This is also a holiday where I have been in constant touch with the house, getting update photos of the amazing carpentry work in my study at home as well as seeing the temperature on our Nest. It was just a minute ago 29 degrees while here I think it is around 20 or less. Yesterday was 33 in London. This is a real heatwave summer, like 76 which I remember vividly along with the troubling girlfriend that I had then.

Motorcycle trip to the south west day 2

Tuesday 24th July

With camping planning is essential because if you have forgotten one thing, life becomes awkward. Yesterday evening I was scrabbling round for things that should have been to hand like my washing up stuff. This morning I remembered where I had packed it, a sign of not having camped for a few years. I ate my one pan chorizo and pasta dish but forgot to eat the rocket. My top box is turned into a portable fridge with a bag of ice keeping my Chablis cool, along with a few other items. This morning I find it is full of water a testament to its waterproofing. I slept really well waking just once at 4.30 when I wrapped my t shirt round my head against the early dawn and slept again till about half past eight.  This site is very quiet apart from the distant main road traffic. No children being disciplined and yelled at to go to sleep (I did it).  I chose a spot that is shadey in the morning which is lovely.. the sunlight is just creeping on to my bike.  This morning I plan to try to follow one of the Bikers Britain routes, the conveniently placed Lyme Regis loop of 140 miles. The ride here from London was only 168 so I’m not sure how long this will take. One thing is certain is that I will get lost probably sooner than I think.

Later. I’m back from a days riding. I’m still not sure what counties I have visited. But I am sure that I got lost. I am not entirely to blame as a road closure in Crewkerne at a crucial place spelled downfall for the next leg of the trip and then having got back on the route another turning seemed completely invisible. But I resisted my temptation to give up entirely because when I was on the track, I could see why these roads have made it into the best routes book, they were stunning roads, perfect for bike riding. I even found and had lunch in the first cafe (I was the only customer with a manager whose conversation to his colleague was constantly downbeat) on the route before heading back on some lovely roads, via Tesco to top up with another bag of ice. The weather is a little humid but so much cooler than back in London. It’s 21 here but my phone tells me that it’s 29 in London.

Motorcycle trip to the South West day 1

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Monday 23rd July 2018

Phew. I’m writing this sitting on one of my panniers outside my tent looking across the sunny valley in Dorset. So many of my posts start with a phew. Today it is the relief of leaving London. In fact I am still unwinding.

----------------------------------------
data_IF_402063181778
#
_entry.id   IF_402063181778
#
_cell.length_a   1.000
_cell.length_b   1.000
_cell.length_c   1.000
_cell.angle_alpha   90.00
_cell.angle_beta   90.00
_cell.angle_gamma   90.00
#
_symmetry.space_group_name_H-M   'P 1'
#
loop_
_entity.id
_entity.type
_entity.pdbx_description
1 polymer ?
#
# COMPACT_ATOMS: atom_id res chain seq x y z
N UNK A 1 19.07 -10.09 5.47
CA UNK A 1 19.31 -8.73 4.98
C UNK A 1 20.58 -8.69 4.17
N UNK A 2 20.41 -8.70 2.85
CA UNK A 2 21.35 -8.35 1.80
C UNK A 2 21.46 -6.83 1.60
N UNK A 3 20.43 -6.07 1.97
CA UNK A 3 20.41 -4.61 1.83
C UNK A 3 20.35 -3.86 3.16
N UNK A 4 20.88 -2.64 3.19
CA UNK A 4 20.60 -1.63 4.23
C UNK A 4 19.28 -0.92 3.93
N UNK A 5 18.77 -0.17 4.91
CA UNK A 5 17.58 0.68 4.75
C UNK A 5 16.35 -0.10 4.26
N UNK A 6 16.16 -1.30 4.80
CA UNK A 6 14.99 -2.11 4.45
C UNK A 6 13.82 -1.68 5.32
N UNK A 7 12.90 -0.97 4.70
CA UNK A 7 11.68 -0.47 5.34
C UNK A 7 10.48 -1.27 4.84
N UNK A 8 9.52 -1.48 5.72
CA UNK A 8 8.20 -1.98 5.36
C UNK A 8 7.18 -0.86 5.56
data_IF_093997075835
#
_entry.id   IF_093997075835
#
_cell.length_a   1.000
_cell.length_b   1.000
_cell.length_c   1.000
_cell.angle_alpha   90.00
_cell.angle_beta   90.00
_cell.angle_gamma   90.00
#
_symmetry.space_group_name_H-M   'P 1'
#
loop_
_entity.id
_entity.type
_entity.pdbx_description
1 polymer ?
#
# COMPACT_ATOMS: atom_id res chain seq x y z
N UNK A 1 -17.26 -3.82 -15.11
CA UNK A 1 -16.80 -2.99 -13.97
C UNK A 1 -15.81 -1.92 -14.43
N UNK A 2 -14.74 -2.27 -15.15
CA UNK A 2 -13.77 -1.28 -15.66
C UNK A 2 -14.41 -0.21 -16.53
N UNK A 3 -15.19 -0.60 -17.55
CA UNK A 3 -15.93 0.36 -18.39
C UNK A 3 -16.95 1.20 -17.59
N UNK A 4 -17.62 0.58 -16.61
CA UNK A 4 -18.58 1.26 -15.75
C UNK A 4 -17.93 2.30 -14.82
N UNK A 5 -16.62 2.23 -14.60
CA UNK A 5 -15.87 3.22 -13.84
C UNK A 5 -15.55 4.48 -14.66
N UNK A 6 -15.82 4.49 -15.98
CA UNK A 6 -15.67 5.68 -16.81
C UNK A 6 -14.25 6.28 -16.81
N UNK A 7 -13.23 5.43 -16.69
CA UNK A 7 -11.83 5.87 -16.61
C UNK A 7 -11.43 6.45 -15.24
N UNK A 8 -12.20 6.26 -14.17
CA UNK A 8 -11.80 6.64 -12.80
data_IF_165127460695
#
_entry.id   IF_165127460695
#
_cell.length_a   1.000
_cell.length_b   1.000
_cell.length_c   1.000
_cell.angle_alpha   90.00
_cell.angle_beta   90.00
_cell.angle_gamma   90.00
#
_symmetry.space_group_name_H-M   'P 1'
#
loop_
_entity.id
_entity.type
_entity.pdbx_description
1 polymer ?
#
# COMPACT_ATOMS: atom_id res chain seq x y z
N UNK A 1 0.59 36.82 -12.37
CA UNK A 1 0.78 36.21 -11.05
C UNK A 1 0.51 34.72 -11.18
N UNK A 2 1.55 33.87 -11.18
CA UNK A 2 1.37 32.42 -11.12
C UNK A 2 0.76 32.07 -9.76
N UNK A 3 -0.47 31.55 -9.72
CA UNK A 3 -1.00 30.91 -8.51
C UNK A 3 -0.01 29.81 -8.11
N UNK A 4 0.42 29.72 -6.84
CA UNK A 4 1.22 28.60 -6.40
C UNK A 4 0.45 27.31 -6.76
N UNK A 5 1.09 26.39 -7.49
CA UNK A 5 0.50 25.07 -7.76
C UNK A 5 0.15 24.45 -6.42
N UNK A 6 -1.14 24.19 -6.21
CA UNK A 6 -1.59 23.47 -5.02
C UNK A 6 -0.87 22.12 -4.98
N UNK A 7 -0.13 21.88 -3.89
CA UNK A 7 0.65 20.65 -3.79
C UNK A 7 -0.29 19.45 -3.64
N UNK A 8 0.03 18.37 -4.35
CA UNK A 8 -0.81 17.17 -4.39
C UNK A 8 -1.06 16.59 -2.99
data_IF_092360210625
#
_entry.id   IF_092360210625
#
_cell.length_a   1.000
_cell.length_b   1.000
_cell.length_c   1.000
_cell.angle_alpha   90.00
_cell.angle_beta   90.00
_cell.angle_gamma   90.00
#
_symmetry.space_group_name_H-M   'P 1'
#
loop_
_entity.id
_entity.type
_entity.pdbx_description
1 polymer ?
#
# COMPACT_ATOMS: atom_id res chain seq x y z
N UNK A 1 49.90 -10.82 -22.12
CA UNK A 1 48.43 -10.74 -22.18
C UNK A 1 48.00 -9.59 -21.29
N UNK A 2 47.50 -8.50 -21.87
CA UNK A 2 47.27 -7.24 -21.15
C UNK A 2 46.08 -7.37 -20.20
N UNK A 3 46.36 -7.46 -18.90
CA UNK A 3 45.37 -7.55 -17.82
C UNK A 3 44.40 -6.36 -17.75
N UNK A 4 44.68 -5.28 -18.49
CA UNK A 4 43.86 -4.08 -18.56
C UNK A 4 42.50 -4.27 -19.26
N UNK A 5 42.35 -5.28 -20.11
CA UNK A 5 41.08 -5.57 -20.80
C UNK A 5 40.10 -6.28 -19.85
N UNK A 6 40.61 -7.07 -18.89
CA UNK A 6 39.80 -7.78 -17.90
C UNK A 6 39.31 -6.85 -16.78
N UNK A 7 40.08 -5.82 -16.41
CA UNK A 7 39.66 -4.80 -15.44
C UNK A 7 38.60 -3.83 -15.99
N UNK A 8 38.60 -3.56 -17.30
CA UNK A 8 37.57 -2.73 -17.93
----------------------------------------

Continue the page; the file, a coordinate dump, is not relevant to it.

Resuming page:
I knew it would not be much fun leaving London through the heavy traffic but before I had ridden 200 yards I ground to a halt as a dust cart and an articulated lorry jammed themselves in the tiny Elizabethan lanes outside the Rose Theatre. Then there were the duels with the nippy little cars full of young guys swerving in front of me then all turning round to stare at me menacingly till the lights changed and they zoomed off. Then Merton high street more stop than crawling for twenty minutes or more. The temperature was 30 degrees. Finally I seemed to turn onto a slip road and gather some speed on a dual carriage way, discovering I have more gears than two. Then the M3,  a service station where I park up behind some caravans and sit on the curb in the shade drinking chocolate milk from the bottle. Gradually I find myself in the country driving along beside Stonehenge. I don’t think I’ve ever seen it before. What a sight. And then I am in Dorset. But because I did not look at the map properly I was not sure where the GPS was taking me, mostly down the A303, not too busy and with plenty of places to zoom if you want.

So here I am, sitting on my pannier facing the sun with my motorcycle over to the left draped with my washing as usual on these trips. And it is 25 degrees or something like that down here with a welcome breeze that I don’t find in London. It has been a scramble leaving today, with a couple of other tricky chores to sort out at the same time as getting ready to go and with anxieties about the tail end of the renovation and a burglary a couple of doors away and a new washing machine coming with me not there to connect it up. But these trips simplify life: you find were you are headed for, put up the tent, go and buy some food and drink – in my case a handy Tesco about two miles away so that my pannier has become a portable fridge with a bag of ice chilling. A bottle of Chablis and some salad, have a shower then sit down. Phew. haven’t used my tent for three years but it is very familiar.